The chanting took a good ten minutes, during which Dexamene had to stay right where she was, with minimal movement or speaking, which would have disrupted the casting. Finally, it worked. With a rush of power even I could feel, the girl disappeared. 

One down… me to go. 


Three and a half more weeks after the point when Dexamene had been sent back. That was how long it took before Petan’s people had enough power to send me as well. Three and a half weeks of sitting around, worrying about what would happen, training to fight better, and experimenting. 

Experimenting, in this case, with my new powers. Or at least the ones I’d managed to figure out in the past month. A lot of what I’d put together was thanks to long discussions with Petan and others on the ship about what I’d managed to kill lately coupled with a lot of trial and error.

I’d managed to figure out what the whole deal with being able to make those sticks hover very briefly in the air was, at least. It came from an Alter I’d killed back in Fossor’s place called a Lemevwik. At full strength, a powerful-enough Lemevwik was capable of rewinding, pausing, or fast-forwarding the effect of outside forces on inanimate objects. Throw a glass at the floor and watch it shatter, then the Alter could rewind the object to be in one piece. Drop it toward the floor from high, and then fast-forward the effect and it would shatter before it ever hit. Or would fall faster. The Lemevwik could apparently choose exactly how to apply the power, making the glass simply fall faster, or making it shatter before it hit.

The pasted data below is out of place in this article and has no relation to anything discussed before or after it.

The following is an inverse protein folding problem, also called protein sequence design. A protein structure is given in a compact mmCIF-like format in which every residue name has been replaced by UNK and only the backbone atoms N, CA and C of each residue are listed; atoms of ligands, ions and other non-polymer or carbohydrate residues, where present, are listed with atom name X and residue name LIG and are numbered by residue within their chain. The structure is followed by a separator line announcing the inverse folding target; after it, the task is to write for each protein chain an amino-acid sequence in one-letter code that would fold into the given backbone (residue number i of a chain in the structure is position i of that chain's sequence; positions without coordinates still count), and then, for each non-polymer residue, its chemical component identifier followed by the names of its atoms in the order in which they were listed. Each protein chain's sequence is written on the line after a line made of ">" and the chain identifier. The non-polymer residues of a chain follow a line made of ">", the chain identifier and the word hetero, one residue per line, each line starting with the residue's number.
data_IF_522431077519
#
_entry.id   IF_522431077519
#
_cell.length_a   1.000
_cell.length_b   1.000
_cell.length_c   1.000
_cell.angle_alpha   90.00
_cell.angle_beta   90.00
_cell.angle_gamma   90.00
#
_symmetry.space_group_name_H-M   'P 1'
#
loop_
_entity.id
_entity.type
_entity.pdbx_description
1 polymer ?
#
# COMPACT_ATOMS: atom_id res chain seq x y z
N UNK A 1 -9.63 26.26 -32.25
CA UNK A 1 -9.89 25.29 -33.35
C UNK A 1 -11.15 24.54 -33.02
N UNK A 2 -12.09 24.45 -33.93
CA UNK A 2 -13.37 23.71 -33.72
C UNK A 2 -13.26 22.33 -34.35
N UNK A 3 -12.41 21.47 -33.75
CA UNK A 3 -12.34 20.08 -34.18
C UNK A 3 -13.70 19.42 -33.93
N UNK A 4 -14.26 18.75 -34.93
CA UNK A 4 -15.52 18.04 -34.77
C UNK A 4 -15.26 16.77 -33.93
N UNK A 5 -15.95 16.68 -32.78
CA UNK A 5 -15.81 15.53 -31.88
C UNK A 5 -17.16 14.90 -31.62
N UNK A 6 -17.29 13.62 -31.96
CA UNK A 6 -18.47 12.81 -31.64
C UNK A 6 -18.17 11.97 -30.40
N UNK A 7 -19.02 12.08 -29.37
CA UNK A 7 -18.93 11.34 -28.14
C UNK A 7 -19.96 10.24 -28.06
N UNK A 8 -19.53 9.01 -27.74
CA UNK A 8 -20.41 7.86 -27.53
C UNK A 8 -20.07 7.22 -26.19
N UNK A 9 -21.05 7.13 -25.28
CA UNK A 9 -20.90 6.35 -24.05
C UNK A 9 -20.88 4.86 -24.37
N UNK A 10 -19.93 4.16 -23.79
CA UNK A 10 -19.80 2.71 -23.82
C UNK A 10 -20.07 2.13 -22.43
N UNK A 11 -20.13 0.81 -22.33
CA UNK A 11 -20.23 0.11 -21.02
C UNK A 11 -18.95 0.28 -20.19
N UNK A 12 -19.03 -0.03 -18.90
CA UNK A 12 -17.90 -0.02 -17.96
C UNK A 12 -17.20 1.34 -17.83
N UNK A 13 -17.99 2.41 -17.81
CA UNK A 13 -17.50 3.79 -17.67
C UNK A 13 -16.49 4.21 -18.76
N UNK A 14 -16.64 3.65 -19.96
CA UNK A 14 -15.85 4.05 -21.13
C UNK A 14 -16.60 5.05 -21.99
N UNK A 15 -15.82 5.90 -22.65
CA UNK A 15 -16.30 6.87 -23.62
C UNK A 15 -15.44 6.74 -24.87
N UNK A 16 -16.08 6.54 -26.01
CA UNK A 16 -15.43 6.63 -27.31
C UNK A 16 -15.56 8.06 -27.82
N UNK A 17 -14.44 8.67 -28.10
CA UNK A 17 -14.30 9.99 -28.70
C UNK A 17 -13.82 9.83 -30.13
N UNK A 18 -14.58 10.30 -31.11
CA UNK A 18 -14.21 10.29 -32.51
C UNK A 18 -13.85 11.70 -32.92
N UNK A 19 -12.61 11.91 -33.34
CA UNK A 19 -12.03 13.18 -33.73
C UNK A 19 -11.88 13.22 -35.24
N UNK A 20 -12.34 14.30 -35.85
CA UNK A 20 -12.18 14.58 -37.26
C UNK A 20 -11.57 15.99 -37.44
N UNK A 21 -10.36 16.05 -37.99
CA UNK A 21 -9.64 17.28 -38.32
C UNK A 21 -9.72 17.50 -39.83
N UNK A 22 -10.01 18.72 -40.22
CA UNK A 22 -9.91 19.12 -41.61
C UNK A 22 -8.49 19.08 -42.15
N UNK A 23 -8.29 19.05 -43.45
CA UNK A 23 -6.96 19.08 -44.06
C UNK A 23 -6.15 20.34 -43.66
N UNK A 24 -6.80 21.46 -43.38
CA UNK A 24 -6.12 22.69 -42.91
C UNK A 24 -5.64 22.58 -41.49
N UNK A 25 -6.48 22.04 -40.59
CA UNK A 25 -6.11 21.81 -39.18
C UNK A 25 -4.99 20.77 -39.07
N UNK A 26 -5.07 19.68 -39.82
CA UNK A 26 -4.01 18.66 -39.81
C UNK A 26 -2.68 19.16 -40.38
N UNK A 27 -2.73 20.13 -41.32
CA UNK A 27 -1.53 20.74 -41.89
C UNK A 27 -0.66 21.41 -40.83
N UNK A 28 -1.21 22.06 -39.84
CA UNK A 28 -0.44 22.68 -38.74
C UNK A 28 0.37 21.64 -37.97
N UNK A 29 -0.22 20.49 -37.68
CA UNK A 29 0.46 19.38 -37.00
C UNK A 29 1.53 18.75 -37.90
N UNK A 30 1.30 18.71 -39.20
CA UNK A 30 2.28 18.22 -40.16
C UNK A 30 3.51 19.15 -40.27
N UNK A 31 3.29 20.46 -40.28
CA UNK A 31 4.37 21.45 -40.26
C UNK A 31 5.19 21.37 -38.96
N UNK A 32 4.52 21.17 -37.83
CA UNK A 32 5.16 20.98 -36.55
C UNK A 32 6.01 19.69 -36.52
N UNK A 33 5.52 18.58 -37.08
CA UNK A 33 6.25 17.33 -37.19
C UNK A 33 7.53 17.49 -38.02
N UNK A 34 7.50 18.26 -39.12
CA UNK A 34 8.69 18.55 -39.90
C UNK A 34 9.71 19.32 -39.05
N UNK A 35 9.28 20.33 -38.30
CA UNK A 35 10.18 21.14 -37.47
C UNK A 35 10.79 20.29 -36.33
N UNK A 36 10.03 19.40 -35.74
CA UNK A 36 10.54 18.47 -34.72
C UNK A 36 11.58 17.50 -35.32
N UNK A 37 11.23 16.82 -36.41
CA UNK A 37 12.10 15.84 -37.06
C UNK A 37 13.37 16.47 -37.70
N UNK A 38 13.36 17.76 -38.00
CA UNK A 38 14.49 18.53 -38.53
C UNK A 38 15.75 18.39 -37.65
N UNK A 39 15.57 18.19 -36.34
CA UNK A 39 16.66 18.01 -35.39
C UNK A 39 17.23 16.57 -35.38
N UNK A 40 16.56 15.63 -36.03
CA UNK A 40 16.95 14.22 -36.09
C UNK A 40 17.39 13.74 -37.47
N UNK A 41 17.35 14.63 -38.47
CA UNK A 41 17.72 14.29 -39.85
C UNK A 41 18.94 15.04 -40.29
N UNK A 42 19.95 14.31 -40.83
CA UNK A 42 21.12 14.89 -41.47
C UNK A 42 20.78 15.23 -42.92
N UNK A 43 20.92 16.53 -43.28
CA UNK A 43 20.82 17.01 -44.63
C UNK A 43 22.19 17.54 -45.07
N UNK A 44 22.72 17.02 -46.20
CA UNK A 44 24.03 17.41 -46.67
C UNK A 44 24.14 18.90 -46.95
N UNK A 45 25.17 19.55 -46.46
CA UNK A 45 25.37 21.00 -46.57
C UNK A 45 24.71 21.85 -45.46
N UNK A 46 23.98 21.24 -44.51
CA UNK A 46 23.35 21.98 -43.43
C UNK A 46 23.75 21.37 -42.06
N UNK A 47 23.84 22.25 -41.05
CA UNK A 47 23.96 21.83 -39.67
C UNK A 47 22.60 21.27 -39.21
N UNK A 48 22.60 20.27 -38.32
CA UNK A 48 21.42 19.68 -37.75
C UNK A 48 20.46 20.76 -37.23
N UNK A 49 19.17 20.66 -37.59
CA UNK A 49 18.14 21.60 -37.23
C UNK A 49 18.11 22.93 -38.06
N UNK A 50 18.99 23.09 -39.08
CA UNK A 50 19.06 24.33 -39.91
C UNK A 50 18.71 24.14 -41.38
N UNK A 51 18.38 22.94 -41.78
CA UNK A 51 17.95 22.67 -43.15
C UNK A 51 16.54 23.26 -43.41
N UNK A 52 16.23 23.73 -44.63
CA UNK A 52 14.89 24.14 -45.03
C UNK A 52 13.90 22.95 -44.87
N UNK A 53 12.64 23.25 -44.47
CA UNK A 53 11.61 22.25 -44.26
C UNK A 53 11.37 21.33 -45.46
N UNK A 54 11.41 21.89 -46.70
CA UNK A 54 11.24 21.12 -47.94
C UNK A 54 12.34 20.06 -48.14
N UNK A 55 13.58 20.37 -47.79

The pause worked much the same way. Throw the glass at the floor and pause the effect, and it wouldn’t shatter until the pause ended, even after landing. Or it would hover in the air. Again, just like with the fast-forward, the specifics of whether the entire glass was paused or simply the effect of hitting the ground was up to the Lemevwik. I supposed because they chose whether they were pausing the effect of gravity or the effect of the physical force of the impact. 

It wasn’t just throwing something down, of course. The power also applied to things like erosion, acid, physical force, anything similar affecting an inanimate object. 

I couldn’t fast forward, apparently. I could pause or rewind outside effects like that on a physical, non-living object for a whole five seconds. Yeah, it was pretty situational, and didn’t work to stop or rewind magic, but could still be pretty useful. 

I’d also figured out one other thing I’d gotten during the time with Fossor. It allowed me to designate any single word and know whenever anyone within a certain radius of about a quarter-mile used that single word. It didn’t tell me everything they said, just one word before and one word after. I would get a sudden flash in my head of those three words and the face of the person who said them. 

Again, really situational, but still. I supposed there could possibly be a use for it at some point. 

Meanwhile, from the fighting against all the Fomorian creatures, I’d picked up mainly bonuses to my regeneration, my overall strength (I was up to deadlifting about three thousand pounds, which was pretty nifty), running speed (I could hit forty miles per hour outside of lion form and without boosting), and general toughness (needles and simple metal blades used with normal human-level strength had a really hard time penetrating my skin, and I could tank a punch pretty well). 

Two unique powers that did stand out were the ones I had picked up from that big Deer-Snake thing, and the Ape-Croc. From the former, I had gained the ability to spit globs of that same hardening resin stuff. I could only work up enough to encase an object about the size of a shoebox, and wasn’t quite as strong as the exact stuff that thing had spit, but still. It could be really useful in taking a weapon or something out of play for awhile.